Panellists from ‘The Essential Building Blocks fro the Development of a Smart Ageing Sector in Ireland’ pictured at the Life Sciences International Summit (L-R): Anne Connolly, Tony O’Donovan, Susan Davis and Dr Darrin Morrissey.
Delegates gathered at the Gibson Hotel in Dublin on Wednesday, October 15th, for the third Life Sciences International Summit to discuss smart ageing and the opportunities for innovation and collaboration.
The Life Sciences International Summit 2014 saw life science experts debate the key issues and opportunities in the area of smart ageing. Organised by Business & Finance and in association with Science Foundation Ireland and Enterprise Ireland, the summit is now in its third year.
Given the pace of global ageing the underlining message at the summit was that meeting the needs of an increasingly ageing population will be challenging and innovation and collaboration between the life sciences industry, academia, the government and business will be crucial.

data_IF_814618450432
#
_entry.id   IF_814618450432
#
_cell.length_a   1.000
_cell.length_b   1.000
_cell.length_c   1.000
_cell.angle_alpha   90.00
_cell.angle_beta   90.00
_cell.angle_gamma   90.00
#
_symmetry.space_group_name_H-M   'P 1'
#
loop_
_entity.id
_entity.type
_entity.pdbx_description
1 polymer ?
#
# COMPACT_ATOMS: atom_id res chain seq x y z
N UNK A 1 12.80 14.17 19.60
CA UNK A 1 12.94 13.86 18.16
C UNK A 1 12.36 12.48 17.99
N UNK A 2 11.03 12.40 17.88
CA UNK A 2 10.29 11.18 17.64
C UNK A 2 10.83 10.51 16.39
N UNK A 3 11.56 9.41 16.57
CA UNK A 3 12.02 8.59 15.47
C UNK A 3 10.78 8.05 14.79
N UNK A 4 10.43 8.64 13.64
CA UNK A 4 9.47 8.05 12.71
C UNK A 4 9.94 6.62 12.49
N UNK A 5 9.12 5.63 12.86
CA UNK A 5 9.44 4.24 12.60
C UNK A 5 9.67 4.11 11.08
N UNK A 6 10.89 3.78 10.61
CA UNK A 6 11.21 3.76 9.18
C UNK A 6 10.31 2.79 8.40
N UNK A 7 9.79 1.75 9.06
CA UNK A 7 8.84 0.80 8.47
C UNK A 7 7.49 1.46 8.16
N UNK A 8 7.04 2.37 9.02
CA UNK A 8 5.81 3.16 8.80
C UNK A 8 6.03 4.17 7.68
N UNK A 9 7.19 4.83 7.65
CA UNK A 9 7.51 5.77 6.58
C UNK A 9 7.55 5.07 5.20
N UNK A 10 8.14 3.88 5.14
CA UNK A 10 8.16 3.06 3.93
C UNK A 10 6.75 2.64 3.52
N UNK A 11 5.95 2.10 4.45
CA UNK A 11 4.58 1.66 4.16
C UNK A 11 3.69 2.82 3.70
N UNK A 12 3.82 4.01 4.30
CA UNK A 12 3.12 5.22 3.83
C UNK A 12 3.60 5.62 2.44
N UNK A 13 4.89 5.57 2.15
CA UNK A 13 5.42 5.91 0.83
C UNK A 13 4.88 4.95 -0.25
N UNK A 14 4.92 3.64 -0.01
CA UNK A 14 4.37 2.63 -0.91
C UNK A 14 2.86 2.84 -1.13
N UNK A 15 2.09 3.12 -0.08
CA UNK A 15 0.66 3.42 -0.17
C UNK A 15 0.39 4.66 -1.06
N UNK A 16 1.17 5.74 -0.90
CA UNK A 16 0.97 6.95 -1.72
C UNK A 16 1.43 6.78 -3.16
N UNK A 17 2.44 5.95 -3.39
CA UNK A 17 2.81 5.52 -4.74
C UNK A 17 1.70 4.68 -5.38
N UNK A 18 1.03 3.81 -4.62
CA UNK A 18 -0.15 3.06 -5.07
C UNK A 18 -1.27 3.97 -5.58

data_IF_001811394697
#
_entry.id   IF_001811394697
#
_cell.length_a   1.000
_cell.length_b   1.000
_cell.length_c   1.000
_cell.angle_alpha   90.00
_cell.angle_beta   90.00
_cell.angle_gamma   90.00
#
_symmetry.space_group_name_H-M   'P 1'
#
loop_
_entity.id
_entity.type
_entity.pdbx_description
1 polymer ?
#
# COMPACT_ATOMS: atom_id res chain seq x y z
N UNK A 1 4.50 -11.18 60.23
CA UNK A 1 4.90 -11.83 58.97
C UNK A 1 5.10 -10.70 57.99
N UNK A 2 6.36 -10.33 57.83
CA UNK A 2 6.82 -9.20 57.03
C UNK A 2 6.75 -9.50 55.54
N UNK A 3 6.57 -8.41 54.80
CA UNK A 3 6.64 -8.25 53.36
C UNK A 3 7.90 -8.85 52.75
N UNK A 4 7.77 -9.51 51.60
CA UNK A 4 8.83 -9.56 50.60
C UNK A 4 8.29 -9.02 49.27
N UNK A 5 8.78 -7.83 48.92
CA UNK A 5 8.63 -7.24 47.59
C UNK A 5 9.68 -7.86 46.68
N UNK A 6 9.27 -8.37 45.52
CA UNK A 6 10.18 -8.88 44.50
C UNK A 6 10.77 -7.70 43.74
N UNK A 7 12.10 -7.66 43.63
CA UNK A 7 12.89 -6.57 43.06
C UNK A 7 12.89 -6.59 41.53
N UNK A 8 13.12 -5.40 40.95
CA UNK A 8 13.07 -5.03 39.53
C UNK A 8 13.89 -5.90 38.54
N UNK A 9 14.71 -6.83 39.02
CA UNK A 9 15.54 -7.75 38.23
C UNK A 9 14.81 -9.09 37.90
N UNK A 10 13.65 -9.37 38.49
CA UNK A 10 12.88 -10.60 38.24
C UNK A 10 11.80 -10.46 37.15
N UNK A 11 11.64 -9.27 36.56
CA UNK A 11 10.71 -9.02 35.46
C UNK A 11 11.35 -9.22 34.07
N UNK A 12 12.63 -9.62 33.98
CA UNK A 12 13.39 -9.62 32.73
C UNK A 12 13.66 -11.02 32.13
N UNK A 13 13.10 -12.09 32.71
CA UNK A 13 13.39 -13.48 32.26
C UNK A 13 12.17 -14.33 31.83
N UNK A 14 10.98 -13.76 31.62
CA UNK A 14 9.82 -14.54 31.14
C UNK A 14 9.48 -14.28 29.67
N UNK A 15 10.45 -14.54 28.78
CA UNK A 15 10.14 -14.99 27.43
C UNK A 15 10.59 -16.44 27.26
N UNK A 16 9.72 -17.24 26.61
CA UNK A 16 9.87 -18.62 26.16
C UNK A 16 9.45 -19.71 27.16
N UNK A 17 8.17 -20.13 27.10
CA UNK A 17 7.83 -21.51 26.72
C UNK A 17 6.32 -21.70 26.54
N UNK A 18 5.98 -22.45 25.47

Ireland has many of the essential building blocks for the development of a smart ageing sector in Ireland. “In addition to our favourable tax environment, skilled workforce, position as a gateway to Europe – which has served Ireland well in terms of attracting FDI – Ireland has many distinct advantages that are particularly relevant to the growth of smart ageing technologies and services,” Ian Hyland, CEO, Business & Finance said.
During the panel discussions, delegates attending the summit also heard from industry experts who discussed the opportunity for Ireland to become a global hub for smart ageing technologies. Fostering a smart ageing hub presents both an opportunity for the creation of new businesses that will deliver increased value, grow exports and create further employment.
“The creation and sustainability of this important industry sector will also have a positive impact on the health-related expenditure of the public finances as well as improve quality of life,” Hyland added.